You Can’t Just Be Into Video Games

Pursuit

“You can’t just be into Video Games”

Since that summers day in 2010, I still vividly remember those words emanating from the mouth of my University lecturer. The lab was unbearably hot and in desperate need of AC, also I was tired, in fact we were all tired. I then looked around at the rest of my fellow students and it seemed like those words were mostly met with a sense of dismissal.

That general reaction annoyed me greatly, though it didn’t entirely surprise me. The lecturer in question was a real brass tax, no sugar-coating sort of a person. To me those were qualities that I admired in a lecturer, at the end of the day I went to University to excel, to win even. Though their serious approach was not so keenly received by those who didn’t put in the same amount of effort or from those that felt that they were being given a hard time. Truth be told, I actually got on well with this lecturer. I managed to build a rapport with them despite being the smart arse at the back of the room armed with an encyclopaedic knowledge of video games, who was able to recognise any screenshot that they put up on the projector. To others it probably looked like a profound sense of smugness on my part. But frankly I just thought that it was sad that no-one else in the room recognised Jimmy White’s Whirlwind Snooker by Archer Maclean.

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Not heeding the advice however proved to be detrimental to the overall creativity of the class. In the final year of university we had to create a game prototype and pitch it. The majority of ideas thrown around didn’t hold much originality at all borrowing heavily from Anime or an already existing game franchise. I was certainly no better myself to set the record straight, my very own project was a scrolling beat em up and while I attempted to add a new twist, my final prototype didn’t stray away from the paint by numbers formula that we’ve seen done time and time again.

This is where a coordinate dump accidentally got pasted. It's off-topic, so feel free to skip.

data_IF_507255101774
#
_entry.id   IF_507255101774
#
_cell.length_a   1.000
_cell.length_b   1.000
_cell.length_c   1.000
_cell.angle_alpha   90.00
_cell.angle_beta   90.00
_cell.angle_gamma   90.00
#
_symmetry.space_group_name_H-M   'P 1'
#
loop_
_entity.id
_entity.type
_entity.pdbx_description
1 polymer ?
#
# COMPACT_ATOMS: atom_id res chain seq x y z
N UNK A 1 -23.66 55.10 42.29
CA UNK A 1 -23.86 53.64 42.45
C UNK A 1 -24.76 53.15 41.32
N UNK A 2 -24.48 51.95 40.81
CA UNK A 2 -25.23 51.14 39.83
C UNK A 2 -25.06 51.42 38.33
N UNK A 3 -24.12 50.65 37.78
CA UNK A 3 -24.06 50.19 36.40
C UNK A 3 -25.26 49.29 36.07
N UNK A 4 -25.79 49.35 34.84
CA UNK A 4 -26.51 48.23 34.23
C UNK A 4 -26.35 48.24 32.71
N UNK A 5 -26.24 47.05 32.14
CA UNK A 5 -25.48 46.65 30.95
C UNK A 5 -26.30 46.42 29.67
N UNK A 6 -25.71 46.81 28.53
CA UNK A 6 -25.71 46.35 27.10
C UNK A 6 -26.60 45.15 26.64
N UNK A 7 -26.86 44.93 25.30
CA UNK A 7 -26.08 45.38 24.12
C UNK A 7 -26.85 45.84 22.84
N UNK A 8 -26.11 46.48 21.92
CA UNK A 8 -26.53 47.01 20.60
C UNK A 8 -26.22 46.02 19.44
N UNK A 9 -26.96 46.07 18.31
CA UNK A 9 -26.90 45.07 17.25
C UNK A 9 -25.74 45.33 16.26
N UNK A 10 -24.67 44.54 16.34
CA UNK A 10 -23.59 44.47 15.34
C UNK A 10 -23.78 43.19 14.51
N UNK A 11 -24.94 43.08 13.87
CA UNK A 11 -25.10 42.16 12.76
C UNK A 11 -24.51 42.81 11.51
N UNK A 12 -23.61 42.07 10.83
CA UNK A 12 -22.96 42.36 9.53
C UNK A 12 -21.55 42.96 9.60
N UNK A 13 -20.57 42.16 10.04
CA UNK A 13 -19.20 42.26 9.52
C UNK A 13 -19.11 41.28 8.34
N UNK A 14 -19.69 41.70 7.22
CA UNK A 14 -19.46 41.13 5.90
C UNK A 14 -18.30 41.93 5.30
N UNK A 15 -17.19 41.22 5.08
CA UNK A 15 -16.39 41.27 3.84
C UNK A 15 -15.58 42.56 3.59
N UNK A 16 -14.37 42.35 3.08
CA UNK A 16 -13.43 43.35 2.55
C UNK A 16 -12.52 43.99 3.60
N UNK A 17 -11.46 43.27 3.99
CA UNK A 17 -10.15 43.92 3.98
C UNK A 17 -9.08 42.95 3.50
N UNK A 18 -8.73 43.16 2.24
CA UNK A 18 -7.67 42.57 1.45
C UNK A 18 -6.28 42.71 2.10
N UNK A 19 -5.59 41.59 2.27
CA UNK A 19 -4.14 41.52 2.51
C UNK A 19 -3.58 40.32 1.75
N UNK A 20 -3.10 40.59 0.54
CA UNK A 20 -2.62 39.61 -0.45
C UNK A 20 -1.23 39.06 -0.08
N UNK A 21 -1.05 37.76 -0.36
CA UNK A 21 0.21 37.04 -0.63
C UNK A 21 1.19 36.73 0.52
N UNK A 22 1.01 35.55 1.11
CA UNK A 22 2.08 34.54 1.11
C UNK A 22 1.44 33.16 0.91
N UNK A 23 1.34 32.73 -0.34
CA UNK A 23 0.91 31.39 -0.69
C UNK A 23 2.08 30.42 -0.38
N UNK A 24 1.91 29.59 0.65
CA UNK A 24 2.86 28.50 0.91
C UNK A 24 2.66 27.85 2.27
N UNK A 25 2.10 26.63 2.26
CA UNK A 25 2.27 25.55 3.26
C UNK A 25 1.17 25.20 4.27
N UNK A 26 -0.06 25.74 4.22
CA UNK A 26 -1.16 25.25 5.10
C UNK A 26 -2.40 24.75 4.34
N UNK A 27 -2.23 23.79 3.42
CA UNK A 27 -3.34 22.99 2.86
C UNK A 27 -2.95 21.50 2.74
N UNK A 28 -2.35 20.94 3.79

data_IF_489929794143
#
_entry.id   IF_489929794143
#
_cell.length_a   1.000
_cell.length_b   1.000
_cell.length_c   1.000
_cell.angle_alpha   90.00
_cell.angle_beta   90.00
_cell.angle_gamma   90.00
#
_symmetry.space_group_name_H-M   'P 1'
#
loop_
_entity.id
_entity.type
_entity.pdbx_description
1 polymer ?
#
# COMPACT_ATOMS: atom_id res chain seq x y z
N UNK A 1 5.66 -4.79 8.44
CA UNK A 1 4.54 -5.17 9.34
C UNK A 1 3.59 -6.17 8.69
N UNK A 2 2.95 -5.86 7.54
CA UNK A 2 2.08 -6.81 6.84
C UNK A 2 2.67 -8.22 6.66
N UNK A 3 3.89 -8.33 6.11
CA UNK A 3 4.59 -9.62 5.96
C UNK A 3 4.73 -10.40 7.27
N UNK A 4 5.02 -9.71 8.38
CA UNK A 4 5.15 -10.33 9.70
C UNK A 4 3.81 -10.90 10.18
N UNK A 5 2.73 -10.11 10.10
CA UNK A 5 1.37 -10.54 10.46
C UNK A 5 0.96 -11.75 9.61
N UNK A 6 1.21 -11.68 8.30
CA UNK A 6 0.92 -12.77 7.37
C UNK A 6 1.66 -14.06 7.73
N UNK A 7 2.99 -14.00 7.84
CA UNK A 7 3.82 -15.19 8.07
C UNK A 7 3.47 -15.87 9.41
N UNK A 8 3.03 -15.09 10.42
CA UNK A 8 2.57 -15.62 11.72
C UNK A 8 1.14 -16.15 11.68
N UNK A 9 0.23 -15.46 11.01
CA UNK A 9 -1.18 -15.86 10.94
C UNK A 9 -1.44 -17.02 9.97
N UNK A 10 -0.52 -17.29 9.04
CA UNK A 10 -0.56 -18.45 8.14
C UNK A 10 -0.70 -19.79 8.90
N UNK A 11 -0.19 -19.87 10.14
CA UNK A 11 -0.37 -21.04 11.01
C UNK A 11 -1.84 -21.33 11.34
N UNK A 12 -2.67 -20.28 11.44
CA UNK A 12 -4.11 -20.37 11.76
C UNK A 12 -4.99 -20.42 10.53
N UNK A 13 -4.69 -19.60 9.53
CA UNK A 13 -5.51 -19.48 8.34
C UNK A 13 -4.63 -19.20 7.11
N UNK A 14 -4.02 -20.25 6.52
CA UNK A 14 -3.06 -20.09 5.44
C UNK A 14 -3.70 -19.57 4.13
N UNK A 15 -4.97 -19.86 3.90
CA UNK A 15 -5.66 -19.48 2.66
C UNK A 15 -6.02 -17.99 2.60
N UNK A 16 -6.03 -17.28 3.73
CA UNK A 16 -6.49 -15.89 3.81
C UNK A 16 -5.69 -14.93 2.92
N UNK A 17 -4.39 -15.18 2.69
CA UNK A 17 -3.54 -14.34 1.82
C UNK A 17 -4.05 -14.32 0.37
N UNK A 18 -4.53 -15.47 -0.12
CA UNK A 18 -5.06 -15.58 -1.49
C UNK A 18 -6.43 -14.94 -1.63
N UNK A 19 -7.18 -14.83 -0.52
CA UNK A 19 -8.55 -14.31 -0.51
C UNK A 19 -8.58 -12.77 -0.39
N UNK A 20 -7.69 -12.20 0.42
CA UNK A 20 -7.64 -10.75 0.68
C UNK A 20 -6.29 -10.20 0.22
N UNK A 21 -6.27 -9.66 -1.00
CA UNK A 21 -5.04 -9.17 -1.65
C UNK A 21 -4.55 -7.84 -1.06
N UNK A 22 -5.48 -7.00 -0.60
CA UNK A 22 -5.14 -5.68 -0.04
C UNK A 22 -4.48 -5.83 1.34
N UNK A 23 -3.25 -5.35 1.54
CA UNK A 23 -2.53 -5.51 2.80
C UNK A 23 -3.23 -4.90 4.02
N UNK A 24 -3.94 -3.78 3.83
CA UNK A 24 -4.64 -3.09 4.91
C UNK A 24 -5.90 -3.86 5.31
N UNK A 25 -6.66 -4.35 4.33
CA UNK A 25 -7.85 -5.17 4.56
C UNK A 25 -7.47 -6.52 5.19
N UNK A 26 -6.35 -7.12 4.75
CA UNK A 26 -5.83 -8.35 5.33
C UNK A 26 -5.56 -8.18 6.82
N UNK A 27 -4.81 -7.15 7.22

Only after completion of this project it dawned on me, what my lecturer said was true, you can’t just be into video games in order to make great video games. Sure having a vast knowledge of games certainly helps in many ways, after all you need to know the format and industry that you’re aspiring to work in. But it simply isn’t enough, in order to create truly memorable design experiences something else is required. Signs of this sense of general ignorance has seeped even into the professional end of the games industry. Complaints on a regular basis from the general internet consensus suggest that video games despite their potential for infinite possibilities are simply treading the same ideas over and over again.

During my research I came across an amusing interview with award winning comedy writer and director Graham Linehan who held a theory as to why creative worlds are getting more stale and repetitive.

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“I think a lot of writers, not only in games but also in films have stopped reading books.” “Vice City (GTA) to me is a really good example of a game written by someone whose only experience of what they’re writing about is through films. The only thing that will give a game world and the story a bit of texture and depth and a bit of bite and a bit of traction is research and by research I don’t mean watching Scarface twenty times in a row”